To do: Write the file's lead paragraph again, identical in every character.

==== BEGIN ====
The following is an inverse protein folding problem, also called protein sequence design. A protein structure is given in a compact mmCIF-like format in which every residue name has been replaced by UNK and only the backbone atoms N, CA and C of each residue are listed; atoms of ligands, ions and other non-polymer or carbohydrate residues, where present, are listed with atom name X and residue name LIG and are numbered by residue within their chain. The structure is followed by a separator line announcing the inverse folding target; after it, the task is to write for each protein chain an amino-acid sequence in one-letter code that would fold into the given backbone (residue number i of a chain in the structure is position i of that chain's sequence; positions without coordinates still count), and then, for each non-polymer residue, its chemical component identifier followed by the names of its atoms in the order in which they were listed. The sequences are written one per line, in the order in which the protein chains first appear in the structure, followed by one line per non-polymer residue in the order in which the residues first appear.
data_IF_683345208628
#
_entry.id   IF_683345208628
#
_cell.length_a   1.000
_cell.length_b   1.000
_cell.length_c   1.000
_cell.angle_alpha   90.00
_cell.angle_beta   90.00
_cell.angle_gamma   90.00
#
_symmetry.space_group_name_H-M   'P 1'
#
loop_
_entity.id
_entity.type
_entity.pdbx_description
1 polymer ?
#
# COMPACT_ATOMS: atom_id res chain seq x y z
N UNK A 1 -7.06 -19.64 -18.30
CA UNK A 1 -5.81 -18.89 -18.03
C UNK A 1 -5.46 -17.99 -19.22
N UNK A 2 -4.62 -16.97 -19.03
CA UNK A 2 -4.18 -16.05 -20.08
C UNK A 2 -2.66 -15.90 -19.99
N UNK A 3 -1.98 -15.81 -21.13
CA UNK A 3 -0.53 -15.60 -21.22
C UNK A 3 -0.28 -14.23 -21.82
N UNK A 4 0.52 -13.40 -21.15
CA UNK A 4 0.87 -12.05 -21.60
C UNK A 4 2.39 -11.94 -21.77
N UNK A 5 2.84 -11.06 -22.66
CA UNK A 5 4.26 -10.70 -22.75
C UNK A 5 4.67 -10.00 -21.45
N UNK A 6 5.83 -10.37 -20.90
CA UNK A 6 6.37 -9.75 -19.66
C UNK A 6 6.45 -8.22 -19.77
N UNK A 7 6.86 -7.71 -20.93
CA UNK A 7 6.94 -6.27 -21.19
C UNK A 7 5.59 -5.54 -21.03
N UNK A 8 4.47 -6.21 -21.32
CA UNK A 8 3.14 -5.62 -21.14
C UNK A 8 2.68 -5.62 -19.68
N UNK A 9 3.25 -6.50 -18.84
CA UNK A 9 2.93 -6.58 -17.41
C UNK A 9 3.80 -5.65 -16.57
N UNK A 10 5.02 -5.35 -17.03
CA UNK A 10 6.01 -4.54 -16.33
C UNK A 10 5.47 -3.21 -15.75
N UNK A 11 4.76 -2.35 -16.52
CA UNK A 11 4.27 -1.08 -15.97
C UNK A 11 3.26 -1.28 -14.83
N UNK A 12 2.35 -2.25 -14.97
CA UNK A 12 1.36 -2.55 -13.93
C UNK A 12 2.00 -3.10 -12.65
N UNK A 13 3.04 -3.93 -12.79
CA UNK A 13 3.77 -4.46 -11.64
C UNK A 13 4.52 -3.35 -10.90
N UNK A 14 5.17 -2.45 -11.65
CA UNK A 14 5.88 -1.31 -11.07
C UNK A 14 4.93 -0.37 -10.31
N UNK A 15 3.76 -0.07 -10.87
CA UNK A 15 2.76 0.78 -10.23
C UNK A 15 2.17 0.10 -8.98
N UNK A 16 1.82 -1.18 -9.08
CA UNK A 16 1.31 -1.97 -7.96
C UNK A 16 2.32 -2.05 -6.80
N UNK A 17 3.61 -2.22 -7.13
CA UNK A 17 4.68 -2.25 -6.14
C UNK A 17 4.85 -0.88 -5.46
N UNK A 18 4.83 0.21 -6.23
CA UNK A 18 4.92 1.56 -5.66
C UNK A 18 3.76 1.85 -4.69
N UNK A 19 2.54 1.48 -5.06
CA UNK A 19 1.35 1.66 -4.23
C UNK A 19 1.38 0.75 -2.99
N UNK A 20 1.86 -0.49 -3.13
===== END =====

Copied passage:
The following is an inverse protein folding problem, also called protein sequence design. A protein structure is given in a compact mmCIF-like format in which every residue name has been replaced by UNK and only the backbone atoms N, CA and C of each residue are listed; atoms of ligands, ions and other non-polymer or carbohydrate residues, where present, are listed with atom name X and residue name LIG and are numbered by residue within their chain. The structure is followed by a separator line announcing the inverse folding target; after it, the task is to write for each protein chain an amino-acid sequence in one-letter code that would fold into the given backbone (residue number i of a chain in the structure is position i of that chain's sequence; positions without coordinates still count), and then, for each non-polymer residue, its chemical component identifier followed by the names of its atoms in the order in which they were listed. The sequences are written one per line, in the order in which the protein chains first appear in the structure, followed by one line per non-polymer residue in the order in which the residues first appear.